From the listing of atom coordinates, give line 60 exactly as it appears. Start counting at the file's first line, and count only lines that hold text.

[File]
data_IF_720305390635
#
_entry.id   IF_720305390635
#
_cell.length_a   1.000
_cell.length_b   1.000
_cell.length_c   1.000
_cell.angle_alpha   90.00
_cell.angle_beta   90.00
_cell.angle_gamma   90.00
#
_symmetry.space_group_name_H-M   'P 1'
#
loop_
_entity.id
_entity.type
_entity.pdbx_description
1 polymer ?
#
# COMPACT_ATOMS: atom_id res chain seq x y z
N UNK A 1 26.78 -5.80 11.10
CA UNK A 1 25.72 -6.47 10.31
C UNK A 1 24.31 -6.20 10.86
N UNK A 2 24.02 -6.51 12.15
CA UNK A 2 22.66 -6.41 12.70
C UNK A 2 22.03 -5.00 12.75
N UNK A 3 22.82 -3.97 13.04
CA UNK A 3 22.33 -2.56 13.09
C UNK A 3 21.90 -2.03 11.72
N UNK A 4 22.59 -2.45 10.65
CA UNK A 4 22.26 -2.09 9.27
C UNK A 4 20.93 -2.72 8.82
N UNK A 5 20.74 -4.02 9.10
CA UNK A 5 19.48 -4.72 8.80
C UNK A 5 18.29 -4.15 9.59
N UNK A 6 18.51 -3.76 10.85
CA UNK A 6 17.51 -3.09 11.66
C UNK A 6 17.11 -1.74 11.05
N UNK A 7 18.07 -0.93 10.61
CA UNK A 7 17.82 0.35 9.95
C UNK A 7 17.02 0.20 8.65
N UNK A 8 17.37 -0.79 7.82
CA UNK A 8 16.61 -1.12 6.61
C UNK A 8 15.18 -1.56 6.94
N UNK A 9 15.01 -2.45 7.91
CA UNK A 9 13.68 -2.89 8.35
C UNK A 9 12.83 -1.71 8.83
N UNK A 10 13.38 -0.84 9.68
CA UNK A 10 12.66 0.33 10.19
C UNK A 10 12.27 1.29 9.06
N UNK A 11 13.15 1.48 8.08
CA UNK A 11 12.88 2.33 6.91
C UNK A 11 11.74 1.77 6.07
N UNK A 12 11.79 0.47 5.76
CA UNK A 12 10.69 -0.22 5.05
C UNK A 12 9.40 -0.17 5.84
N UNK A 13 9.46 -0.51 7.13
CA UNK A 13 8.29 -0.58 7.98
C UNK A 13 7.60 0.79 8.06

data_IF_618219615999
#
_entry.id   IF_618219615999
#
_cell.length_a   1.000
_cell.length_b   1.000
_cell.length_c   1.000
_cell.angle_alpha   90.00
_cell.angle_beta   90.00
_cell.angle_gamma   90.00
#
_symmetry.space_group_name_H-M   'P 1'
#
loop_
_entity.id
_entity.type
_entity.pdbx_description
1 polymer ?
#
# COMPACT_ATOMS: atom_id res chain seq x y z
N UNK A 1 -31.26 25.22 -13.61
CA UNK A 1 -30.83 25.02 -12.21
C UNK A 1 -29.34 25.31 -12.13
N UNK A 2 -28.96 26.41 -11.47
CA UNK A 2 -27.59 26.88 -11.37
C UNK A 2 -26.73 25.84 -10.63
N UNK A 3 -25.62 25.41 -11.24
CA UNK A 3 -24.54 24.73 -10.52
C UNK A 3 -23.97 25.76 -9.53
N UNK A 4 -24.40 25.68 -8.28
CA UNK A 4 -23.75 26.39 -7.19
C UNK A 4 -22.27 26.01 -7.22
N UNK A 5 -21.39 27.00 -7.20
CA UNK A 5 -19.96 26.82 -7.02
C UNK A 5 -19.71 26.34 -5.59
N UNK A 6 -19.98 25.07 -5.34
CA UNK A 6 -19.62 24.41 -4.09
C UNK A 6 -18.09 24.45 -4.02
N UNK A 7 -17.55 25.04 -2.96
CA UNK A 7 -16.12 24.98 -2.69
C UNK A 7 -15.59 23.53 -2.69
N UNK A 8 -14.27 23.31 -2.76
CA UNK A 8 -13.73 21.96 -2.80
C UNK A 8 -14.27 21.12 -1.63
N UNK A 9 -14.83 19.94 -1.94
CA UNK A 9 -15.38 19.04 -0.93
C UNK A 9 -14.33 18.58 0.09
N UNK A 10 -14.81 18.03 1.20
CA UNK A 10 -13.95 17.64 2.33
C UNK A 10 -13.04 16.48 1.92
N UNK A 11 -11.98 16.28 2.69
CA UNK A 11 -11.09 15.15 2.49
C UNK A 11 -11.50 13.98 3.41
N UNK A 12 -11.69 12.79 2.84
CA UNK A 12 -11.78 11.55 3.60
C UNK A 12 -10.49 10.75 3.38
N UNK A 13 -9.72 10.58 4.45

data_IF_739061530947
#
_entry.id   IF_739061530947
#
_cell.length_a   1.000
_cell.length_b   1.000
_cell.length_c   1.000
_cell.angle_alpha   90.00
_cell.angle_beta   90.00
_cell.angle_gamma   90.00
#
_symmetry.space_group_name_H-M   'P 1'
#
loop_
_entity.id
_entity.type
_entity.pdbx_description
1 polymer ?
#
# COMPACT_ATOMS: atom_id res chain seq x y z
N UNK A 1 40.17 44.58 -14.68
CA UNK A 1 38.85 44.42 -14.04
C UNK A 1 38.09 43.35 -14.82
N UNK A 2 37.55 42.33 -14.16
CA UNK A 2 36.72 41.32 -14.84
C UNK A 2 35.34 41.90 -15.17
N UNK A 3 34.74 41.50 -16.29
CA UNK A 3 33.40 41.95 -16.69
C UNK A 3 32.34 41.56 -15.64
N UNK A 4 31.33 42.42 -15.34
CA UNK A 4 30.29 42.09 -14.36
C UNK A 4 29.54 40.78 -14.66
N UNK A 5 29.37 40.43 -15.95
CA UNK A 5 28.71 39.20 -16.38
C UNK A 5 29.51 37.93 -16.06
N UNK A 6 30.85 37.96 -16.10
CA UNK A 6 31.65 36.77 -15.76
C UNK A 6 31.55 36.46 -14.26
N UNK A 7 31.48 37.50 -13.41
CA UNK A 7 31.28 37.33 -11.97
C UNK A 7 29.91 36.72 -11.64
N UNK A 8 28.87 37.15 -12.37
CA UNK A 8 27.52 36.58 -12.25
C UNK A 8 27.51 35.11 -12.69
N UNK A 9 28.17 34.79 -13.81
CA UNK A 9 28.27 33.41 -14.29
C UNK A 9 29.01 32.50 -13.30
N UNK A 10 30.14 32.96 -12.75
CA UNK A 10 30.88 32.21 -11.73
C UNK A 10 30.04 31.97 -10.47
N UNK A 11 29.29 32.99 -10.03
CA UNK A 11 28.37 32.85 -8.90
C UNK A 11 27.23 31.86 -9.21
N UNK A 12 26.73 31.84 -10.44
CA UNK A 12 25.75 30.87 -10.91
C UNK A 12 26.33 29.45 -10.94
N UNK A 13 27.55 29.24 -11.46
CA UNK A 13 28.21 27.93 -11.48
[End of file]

data_IF_618219615999